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News > Archives & History > Brian Arton & Andy Selfe at the Smartt Dam project

Brian Arton & Andy Selfe at the Smartt Dam project

In 2010, on a visit to South Africa from Australia where he was living at the time, Brian Arton took Andy Selfe to visit the Smartt Dam project in the Northern Cape.
Brian (L) and Andy (R) visit the dame project of Brian's grandfather, Sir Thomas Smartt
Brian (L) and Andy (R) visit the dame project of Brian's grandfather, Sir Thomas Smartt
Brian Lansdell Arton was at Bishops from 1948 to 1956.  After leaving school he became a farmer at Stellenbosch on his family farm Glen Bawn in Ida's Valley where he grew up.  His mother had passed away when he was nineteen which then meant he had to take over the farming opertaions there.  He subsequently moved to Knysna and coupled with his love of aviation, he pursued a career in aerial crop spraying and fire fighting.  This in turn led to his business operations in Australia that sold and serviced sub-metre accurate satellite navigation systems for crop spraying. 

Earlier, the Museum/Archives published an account of Brian's fish-cart, turned Rolls Royce, which he built, which showed that from an early age Brian was gifted in engineering.  The idea behind the article was to demonstrate how a Bishops boy had engaged in such an almost unbelievable thing to do. The article is available on the OD dashboard.  This rather intriguing and unusual account and story was brought to us by ODs Ken Gibbs (at Bishops between 1954-58) and Andy Selfe (at Bishops from 1960-68) .  According to the obituary for Brian, written by his son Charles Arton (at Bishops between 1969-78) which appeared in the December 2011 edition of 'The Diocesan Magazine', Brian had a wonderful collection of classic cars; a '49 Chrysler, a '30 and a '31 Buick, and more recently a Rolls-Royce Silver Shadow.  These were all in concourse condition, and he could share his intimate knowledge of classic cars at the Heritage Car Club in Port Macquire in Australia where he lived for the last several years with his wife Ady.  Brian consistently came back to the school reunions at Bishops.  In this way he was dedicated to his school and classmates.  In August 2011 he made a courageous final trip to South Africa to bid farewell to family and friends.  It was on this occasion that he was able to make a last visit to the Smartt Syndicate Dam in Britstown about which he had just written a book detailing its history through the records and personal accounts of his grandfather Sir Thomas William Smartt the Minister of Agriculture in the early part of the C20, who played a significant role in its construction.  The title of the book is 'The Story of a large African farm - The Smartt Syndicate Ltd.'  Brian subsequently returned to his home in Australia where he soon after peacefully passed on.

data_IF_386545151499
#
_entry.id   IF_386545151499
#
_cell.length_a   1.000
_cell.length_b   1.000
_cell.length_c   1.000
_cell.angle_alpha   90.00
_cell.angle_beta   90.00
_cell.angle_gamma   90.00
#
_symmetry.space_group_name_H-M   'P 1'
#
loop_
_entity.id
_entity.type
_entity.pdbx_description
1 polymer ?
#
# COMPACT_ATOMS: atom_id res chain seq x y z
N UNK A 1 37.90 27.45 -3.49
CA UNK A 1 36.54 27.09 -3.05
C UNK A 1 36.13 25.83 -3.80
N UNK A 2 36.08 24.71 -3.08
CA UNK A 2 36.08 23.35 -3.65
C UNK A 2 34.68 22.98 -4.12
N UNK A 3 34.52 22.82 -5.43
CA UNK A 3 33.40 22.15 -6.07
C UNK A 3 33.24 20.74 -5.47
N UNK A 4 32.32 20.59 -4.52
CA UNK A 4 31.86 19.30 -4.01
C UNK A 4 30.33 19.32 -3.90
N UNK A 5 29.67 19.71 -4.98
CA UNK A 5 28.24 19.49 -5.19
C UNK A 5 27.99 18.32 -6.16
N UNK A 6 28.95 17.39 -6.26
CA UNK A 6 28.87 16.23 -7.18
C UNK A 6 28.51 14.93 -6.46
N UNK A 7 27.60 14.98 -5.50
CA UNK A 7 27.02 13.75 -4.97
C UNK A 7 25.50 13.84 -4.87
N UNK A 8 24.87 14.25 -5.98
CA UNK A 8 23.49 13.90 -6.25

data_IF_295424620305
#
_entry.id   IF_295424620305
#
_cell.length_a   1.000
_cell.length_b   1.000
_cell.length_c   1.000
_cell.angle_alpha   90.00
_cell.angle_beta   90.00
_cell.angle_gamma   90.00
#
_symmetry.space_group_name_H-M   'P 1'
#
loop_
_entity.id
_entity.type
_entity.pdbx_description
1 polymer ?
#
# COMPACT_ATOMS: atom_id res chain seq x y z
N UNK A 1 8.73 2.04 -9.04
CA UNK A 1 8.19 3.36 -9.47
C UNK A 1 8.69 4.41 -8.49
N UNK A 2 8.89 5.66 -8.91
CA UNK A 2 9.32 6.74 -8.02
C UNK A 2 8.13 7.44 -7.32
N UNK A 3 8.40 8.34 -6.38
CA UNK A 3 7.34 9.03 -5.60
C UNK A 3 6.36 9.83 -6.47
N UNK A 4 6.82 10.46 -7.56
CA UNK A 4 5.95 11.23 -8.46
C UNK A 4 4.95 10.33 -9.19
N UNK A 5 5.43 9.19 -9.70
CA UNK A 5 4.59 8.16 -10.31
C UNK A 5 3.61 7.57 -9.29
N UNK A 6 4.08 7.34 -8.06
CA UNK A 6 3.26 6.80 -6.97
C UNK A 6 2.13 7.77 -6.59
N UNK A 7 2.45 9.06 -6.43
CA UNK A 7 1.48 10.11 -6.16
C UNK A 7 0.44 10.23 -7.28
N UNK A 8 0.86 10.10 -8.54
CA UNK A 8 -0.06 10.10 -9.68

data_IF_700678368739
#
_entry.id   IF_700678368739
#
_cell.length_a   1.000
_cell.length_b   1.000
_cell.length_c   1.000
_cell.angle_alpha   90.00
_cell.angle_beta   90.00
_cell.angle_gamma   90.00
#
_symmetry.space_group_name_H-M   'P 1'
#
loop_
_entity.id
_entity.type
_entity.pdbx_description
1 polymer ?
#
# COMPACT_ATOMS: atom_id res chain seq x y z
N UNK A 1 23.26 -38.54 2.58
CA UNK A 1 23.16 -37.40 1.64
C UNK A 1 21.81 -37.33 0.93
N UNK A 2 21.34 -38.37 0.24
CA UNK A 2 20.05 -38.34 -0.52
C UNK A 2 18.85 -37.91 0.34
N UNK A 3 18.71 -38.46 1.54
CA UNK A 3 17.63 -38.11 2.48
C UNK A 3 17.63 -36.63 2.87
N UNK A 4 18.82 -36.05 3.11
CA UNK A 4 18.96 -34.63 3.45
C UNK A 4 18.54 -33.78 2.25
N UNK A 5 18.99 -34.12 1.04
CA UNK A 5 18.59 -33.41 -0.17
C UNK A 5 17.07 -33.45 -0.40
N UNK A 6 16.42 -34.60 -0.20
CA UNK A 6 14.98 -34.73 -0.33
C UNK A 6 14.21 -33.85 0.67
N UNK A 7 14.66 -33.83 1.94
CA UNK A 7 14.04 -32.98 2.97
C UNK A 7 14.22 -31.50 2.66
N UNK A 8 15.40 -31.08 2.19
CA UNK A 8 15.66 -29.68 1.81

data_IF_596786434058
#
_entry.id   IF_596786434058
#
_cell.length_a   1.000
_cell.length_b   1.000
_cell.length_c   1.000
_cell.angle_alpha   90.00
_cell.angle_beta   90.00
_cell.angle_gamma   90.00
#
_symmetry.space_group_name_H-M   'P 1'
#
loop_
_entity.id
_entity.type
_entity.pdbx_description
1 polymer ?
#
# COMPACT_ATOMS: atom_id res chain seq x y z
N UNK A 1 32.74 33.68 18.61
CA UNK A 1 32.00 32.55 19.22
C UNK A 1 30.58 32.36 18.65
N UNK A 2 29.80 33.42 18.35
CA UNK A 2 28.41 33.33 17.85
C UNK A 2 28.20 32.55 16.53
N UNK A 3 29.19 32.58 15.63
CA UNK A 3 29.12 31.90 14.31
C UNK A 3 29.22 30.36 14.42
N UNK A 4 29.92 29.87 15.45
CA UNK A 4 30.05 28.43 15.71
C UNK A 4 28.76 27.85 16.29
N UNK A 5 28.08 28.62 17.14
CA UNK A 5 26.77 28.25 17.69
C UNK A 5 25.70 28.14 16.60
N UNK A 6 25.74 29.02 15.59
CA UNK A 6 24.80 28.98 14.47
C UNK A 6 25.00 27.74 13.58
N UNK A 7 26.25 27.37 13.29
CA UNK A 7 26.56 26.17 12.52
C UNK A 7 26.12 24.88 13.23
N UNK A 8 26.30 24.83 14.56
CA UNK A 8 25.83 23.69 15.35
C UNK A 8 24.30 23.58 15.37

Andy Selfe wrote the following about Brian: "Before Brian died in 2011 he completed the history of his grandfather and gave me a disc called 'The Story of a Large African Farm, The Smartt Syndicate, Britstown' and asked me to distribute it as widely as possible. I have in the past made copies and sent them to interested people but recently loaded the whole 450-page book on a blog which can be found by searching: https://smarttsyndicate.blogspot.com/?view=magazine  Brian wrote it in such a way that one can pick any chapter that is of interest, although it's useful to read the first chapter for the background".  The text and photographs contain a vista of the project and also the history that surrounded it when it was undertaken and the history of a place in time.  Our thanks, to Ken and Andy for their making us aware of these accounts of the significant involvement of ODs and their relatives. 

Go to pp 64 - 65 to read more about Smartt's project - in the book by Lani Van Vuuren entitled 'In the Footsteps of Giants' http://www.wrc.org.za/wp-content/uploads/mdocs/Footsteps%20of%20giants_web.pdf  The dam wall was destroyed by a massive flood in 1961 but because of the vital role it played in the agriculture of the region it was re-built in 1964 with government funds. 



 

 



 

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